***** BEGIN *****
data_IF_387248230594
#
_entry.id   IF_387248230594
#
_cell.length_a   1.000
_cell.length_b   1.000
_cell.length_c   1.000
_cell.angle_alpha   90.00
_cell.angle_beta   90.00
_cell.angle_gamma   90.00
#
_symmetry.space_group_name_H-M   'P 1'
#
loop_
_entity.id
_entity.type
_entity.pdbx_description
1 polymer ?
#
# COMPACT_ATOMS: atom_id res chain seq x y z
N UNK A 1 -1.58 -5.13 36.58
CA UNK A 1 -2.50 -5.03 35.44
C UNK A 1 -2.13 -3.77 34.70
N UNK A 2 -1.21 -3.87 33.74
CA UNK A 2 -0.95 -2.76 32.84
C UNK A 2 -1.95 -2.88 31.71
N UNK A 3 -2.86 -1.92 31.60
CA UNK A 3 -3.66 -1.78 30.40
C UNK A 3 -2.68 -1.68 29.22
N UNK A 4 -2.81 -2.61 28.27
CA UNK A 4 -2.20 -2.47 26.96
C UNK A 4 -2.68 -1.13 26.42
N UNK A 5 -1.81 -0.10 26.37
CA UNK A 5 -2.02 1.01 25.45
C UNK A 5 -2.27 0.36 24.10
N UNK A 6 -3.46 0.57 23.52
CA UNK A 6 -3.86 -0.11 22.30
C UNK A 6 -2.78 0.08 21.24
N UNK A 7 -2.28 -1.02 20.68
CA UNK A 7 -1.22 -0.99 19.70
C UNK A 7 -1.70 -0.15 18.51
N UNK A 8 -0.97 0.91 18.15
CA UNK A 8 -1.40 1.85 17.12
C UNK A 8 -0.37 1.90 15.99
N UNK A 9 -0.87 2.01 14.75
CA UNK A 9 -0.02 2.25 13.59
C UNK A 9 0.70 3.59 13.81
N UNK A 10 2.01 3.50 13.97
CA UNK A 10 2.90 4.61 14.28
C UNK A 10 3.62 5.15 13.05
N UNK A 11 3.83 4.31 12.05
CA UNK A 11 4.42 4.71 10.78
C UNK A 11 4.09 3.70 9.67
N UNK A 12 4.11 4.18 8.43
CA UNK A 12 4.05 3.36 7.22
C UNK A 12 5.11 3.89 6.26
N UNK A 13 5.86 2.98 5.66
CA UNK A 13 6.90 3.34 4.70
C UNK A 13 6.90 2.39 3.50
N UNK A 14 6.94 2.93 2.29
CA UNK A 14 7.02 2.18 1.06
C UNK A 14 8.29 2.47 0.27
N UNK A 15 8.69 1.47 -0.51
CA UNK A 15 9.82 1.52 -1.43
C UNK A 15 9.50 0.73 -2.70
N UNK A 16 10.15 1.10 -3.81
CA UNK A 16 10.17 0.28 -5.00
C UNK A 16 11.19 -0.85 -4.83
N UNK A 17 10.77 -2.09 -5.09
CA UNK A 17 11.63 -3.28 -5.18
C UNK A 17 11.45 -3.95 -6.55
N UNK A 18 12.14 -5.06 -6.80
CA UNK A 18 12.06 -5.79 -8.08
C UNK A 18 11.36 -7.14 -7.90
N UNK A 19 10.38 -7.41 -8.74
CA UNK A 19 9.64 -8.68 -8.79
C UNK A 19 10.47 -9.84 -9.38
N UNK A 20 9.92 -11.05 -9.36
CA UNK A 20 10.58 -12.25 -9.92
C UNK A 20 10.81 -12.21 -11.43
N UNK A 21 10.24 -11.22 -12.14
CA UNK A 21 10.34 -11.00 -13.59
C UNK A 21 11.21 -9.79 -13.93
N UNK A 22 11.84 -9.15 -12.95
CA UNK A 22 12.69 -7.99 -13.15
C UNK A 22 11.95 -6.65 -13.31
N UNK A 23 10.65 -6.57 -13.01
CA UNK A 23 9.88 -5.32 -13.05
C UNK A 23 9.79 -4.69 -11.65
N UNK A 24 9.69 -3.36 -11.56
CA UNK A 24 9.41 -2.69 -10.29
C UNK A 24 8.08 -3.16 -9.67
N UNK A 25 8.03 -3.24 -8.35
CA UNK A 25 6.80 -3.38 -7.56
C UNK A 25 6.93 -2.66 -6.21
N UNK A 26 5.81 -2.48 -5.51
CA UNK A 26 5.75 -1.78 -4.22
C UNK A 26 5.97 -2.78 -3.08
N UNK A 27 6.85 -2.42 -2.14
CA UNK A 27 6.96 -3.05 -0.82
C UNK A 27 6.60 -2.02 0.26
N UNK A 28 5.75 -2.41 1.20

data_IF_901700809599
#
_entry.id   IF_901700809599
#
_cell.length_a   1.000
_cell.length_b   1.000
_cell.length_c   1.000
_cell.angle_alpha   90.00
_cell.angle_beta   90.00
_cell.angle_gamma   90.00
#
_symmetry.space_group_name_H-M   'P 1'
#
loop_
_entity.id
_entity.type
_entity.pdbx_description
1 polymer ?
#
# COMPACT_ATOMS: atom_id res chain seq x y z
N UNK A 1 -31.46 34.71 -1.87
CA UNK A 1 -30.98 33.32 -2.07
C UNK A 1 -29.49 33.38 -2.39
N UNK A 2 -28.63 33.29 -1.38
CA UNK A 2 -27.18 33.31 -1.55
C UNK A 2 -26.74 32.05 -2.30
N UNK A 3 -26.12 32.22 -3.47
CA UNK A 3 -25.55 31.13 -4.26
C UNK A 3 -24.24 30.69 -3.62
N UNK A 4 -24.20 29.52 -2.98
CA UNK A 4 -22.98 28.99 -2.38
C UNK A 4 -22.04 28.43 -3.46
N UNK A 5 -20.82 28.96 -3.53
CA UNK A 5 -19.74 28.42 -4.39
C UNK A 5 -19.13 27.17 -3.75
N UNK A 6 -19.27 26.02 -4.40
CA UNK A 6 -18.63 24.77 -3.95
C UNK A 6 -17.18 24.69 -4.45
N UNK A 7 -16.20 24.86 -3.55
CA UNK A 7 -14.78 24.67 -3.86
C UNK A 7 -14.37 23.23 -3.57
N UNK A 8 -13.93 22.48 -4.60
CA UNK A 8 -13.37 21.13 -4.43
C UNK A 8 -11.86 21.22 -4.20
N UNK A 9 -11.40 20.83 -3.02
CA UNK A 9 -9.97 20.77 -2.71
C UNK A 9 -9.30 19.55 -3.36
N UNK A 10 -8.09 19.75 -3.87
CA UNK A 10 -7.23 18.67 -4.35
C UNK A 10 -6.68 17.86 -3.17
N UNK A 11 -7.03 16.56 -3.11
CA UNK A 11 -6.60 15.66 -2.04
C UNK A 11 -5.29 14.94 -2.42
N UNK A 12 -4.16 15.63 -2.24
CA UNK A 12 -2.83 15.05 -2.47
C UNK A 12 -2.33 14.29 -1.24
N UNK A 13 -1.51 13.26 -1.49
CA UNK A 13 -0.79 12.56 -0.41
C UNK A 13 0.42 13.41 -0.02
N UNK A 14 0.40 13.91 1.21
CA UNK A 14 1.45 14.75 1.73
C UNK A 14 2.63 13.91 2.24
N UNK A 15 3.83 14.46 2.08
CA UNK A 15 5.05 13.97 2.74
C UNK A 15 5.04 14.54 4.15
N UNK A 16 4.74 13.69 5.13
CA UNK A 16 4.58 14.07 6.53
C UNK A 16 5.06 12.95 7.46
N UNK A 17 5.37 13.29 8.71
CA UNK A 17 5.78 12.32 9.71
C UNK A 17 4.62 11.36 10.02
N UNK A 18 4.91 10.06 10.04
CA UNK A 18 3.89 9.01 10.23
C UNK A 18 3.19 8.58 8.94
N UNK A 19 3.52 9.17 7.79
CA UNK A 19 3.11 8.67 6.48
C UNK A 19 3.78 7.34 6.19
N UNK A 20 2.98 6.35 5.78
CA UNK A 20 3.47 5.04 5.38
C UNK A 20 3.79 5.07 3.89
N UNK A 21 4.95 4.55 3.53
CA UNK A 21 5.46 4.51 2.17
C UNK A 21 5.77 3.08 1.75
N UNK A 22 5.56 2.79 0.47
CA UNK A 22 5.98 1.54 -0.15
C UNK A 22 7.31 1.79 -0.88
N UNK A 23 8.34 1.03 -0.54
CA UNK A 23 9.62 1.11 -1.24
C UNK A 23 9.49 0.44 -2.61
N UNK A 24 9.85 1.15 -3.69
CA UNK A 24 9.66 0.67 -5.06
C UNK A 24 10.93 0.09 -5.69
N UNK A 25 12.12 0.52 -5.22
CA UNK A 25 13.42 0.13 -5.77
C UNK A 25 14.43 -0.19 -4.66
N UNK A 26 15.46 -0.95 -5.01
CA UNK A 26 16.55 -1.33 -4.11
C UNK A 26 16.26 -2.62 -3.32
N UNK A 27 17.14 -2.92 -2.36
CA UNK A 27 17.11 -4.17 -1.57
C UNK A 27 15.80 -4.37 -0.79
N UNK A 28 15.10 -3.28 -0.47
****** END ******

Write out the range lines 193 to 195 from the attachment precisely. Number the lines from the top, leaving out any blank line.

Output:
CA UNK A 24 9.66 0.67 -5.06
C UNK A 24 10.93 0.09 -5.69
N UNK A 25 12.12 0.52 -5.22